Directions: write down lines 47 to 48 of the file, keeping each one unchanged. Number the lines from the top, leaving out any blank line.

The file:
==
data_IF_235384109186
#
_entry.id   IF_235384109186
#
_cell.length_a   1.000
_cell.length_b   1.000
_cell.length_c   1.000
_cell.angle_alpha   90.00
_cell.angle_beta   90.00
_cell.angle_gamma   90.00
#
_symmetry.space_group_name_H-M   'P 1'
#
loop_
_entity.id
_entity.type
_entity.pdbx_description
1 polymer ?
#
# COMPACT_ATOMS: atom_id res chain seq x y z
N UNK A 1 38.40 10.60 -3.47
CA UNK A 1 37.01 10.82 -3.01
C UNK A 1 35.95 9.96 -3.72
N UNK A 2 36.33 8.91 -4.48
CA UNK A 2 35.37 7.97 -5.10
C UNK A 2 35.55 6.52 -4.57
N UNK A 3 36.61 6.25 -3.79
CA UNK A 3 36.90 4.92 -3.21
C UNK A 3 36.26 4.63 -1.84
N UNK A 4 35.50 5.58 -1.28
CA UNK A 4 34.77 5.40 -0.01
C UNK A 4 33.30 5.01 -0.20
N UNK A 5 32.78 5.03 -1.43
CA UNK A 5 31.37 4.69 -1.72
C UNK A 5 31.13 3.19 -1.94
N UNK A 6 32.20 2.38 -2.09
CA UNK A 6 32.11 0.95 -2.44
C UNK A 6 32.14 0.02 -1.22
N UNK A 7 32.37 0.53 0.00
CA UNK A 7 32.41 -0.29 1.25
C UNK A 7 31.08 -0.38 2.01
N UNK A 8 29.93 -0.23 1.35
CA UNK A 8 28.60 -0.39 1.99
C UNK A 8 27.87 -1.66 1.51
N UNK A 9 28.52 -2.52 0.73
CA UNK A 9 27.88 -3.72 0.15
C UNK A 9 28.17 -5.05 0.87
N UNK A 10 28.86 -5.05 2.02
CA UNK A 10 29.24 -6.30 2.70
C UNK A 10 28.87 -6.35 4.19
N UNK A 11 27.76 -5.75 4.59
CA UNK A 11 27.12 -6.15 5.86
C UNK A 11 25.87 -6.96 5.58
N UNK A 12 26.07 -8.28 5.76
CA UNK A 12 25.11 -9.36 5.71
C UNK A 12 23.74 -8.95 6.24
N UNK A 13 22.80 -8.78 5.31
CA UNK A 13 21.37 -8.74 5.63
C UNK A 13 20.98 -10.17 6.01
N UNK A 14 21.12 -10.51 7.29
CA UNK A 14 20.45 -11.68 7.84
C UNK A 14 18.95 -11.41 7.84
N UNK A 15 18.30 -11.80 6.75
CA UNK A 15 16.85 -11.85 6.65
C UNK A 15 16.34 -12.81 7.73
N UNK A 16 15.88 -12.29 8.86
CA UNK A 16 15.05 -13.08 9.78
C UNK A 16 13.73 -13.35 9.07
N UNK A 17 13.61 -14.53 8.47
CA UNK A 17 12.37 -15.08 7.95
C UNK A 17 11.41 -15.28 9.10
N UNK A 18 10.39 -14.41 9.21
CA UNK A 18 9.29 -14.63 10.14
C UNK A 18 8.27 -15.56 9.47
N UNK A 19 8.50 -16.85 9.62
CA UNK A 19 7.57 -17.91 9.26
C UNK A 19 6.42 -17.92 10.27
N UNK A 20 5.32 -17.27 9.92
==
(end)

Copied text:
C UNK A 9 28.17 -5.05 0.87
N UNK A 10 28.86 -5.05 2.02